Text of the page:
# Vector Algebra help ?

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1. May 24, 2015

### IonizingJai

Question: At what angles must be the two forces $\vec A+\vec B$ and $\vec A-\vec B$ act so that the resultant may be :
$$\sqrt{ A^2+B^2}$$
Attempt at solution :

Let the given forces be $\vec F_1=\vec A+\vec B$ and $\vec F_2=\vec A-\vec B$ .
Now, Resultant vector : $\vec F_1 + \vec F_2 = (\vec A+\vec B) + (\vec A-\vec B)$ .
Magnitude of Resultant: $|\vec F_1 + \vec F_2| = \sqrt{(A+B)^2+(A-B)^2+2(A+B)(A-B)\cos(\theta)}$.
Here, $\theta$ being the angle between $\vec F_1 and \vec F_2$ .
Stuck here $=\sqrt{2(A^2+B^2)+2(A^2-B^2)\cos(\theta)}$ .
[ i'm noob with LaTeX too.]

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2. May 24, 2015

### HallsofIvy

You realize that $(\vec{A}+ \vec{B})+ (\vec{A}- \vec{B})= 2\vec{A}$ don't you? And, since the magnitude of $2\vec{A}$ does not depend on $\vec{B}$, I have to ask "the resultant of what"?
You seem to have misunderstood the question.

3. May 24, 2015

### Ray Vickson

4. May 24, 2015

### Staff: Mentor

It's OK, Ray. I asked him to start a new thread, as I locked and will soon delete the old thread.

5. May 24, 2015

### IonizingJai

Yeah , i never approached the problem this way, sorry.
Also i found another way :
Let the given forces be $\vec F_1=\vec A+\vec B$ and $\vec F_2=\vec A-\vec B$ .
Now, Resultant vector $\vec F_1 + \vec F_2 = (\vec A+\vec B) + (\vec A-\vec B)$
Magnitude of Resultant:
$|\vec F_1 + \vec F_2| = \sqrt{(A+B)^2+(A-B)^2+2(A+B)(A-B)\cos(\theta)}$
...................1
But according to question the Resultant may be (but it should have been magnitude of the resultant, the question btw is correct as i read it.)
$= \sqrt{(A^2+B^2)}$
.....................2
Equating 1 and 2 we get .
and $2(A^2+B^2)+2(A^2-B^2)\cos\theta = (A^2+B^2)$ .
and $2(A^2-B^2)\cos\theta = - (A^2+B^2)$ .
and $\cos\theta= -1/2$.
That is $\theta = cos^{-1}(-0.5)$
$\theta = - 120 degrees$ between the two Forces $\vec F_1 and \vec F_2$ .

6. May 24, 2015

### Staff: Mentor

Simplify what's above!

You're making this much harder than it needs to be.

7. May 25, 2015

### IonizingJai

Alright , then that means i am wrong. So , if the question is correct , it ask for the value of the angle between the two forces so that the Resultant maybe
$\sqrt{(A^2+B^2)}$.
Mark44 : as you said i should simplify the but HallsofIvy already showed its not possible to arrive on the answer, since it will equal $2\vec A$ ?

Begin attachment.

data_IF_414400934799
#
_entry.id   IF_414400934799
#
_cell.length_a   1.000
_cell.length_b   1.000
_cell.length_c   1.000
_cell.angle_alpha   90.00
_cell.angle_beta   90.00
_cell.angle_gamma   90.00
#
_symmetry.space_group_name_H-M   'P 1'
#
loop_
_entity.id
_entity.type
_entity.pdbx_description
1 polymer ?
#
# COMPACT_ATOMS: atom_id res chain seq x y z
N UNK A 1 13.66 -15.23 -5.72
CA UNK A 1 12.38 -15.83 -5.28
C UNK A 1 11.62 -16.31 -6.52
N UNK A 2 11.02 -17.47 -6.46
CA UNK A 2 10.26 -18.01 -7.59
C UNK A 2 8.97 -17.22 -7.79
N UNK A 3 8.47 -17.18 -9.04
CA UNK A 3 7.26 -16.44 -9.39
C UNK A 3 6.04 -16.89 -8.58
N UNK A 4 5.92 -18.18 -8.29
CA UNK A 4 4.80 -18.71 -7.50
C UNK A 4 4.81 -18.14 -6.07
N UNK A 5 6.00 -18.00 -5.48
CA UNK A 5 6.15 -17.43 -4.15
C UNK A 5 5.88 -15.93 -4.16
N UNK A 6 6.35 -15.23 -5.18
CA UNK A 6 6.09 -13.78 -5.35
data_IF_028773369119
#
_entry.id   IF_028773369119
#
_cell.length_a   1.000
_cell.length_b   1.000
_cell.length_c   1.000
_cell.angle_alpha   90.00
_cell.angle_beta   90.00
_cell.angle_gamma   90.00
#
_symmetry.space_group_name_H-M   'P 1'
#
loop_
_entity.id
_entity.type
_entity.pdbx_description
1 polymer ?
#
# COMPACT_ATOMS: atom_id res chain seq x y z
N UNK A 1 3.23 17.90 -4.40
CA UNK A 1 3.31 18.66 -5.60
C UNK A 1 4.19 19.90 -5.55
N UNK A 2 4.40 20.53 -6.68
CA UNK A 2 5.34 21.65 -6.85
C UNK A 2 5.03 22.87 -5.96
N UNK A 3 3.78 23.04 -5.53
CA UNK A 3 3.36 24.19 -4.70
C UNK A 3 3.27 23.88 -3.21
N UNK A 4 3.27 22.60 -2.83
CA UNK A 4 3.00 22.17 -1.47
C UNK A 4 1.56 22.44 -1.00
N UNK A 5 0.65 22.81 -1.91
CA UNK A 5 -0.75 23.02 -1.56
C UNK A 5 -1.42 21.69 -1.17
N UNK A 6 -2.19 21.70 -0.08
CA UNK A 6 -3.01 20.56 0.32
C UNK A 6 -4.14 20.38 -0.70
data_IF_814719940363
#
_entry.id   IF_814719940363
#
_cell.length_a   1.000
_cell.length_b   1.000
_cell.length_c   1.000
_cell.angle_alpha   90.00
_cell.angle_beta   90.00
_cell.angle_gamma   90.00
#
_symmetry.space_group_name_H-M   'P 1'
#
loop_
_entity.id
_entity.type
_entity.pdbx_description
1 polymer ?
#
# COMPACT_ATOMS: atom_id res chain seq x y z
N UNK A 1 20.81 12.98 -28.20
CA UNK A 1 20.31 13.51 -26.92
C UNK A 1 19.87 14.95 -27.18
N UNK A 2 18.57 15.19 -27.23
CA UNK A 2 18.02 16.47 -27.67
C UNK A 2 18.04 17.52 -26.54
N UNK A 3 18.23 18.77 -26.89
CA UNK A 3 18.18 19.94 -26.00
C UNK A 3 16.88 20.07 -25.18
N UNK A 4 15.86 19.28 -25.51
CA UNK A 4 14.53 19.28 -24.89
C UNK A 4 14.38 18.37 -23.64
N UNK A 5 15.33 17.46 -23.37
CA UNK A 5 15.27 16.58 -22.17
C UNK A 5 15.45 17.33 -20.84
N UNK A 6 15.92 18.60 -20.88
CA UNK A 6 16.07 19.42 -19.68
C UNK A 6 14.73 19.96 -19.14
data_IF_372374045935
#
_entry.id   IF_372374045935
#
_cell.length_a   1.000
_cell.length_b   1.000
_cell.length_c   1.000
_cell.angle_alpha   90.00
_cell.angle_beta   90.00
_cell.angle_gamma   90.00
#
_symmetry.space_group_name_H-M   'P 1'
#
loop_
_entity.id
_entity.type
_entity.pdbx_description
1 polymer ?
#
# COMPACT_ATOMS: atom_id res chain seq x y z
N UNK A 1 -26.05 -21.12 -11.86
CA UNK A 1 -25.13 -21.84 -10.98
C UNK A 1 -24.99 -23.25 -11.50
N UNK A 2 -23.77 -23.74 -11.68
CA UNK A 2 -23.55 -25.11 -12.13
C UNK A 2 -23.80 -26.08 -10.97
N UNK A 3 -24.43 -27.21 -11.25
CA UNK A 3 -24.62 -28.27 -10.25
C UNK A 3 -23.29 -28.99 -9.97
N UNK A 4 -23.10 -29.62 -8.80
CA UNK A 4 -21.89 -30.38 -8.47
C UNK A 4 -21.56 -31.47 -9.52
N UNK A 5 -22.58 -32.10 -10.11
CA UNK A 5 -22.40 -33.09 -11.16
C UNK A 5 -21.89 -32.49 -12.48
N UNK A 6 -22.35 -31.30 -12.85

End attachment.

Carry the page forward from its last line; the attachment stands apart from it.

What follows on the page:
Help ?
BTW , The question as asked in the First post is exactly as it is in language and i just copied it there.

8. May 25, 2015

### Staff: Mentor

So (A + B) + (A - B) = 2A, right?
What's the magnitude of the sum of the two vectors (which would be the magnitude of the resultant of A + B and A - B)?

9. May 25, 2015

### IonizingJai

$A\sqrt{2}$

10. May 25, 2015

### theodoros.mihos

Is this correct? $$\frac{0}{3} = \frac{0}{5} \Rightarrow \,\text{beacuse}\, 0=0 \,\text{then}\, 3=5$$
If you want:
$$|\mathbf{F}_1+\mathbf{F}_2| = 2A = \sqrt{A^2+B^2} \Rightarrow 3A^2 = B^2$$
that mean B2=3A2 and A is what you like or vs.

Last edited: May 25, 2015
11. May 25, 2015

### mooncrater

Will ( A vector) +(B vector) have a magnitude (|A|+|B|)2?

12. May 25, 2015

### HallsofIvy

No, that is still wrong! Assuming that you have stated the problem correctly, so that A+ B+ A- B= 2A, the length of 2A is NOT $\sqrt{2}$ times the length of A.

13. May 25, 2015

### theodoros.mihos

This is the initial problem: the "resultant" of two vectors A and B must be $\sqrt{A^2+B^2}$.
The writer works on |resutlant|.
The other posibillity is that mean:
$$\sqrt{A^2+B^2} = (\mathbf{A}+\mathbf{B})\cdot(\mathbf{A}-\mathbf{B}) = A^2 + B^2 +2AB\cos{\theta} \Rightarrow \cos{\theta} = \frac{\sqrt{A^2+B^2}-(A^2+B^2)}{2AB}$$
what I can say???

14. May 25, 2015

### IonizingJai

Sorry , but i don't get what are you guys implying ?

15. May 25, 2015

### vela

Staff Emeritus
This isn't correct. For example, $\lvert \vec F_1 \rvert^2$ isn't equal to $A^2 + B^2$, and $\lvert \vec F_1 \rvert$ isn't equal to $A+B$. Rather, it should be
$$\lvert \vec F_1 \rvert^2 = \lvert \vec{A} + \vec{B} \rvert^2 = A^2 + B^2 + 2AB\cos\theta_\text{AB},$$ and $\lvert \vec F_1 \rvert$ is the square root of that. You might get the feeling this approach is going to be really messy, and you'd be right. Use Mark's suggestion to simplify first.

16. May 26, 2015

### IonizingJai

but if you check my solution at post NO , #5 , i have done exactly what you said , i have only left the steps in which i had to cancel many things out and expand and stuff. if you check it you will find that i have done.
and i don't get what Mark44 is implying , the question gets stuck that way since, $\vec A$ will not depend on $\vec B$ and thus there will be no angle between them ?

17. May 26, 2015

### vela

Staff Emeritus
Reread what I wrote a bit more carefully. You should see that your expression for the magnitude of the resultant is incorrect.

By the way, I suspect you used $\sqrt{A^2+B^2} = A+B$. That's wrong too.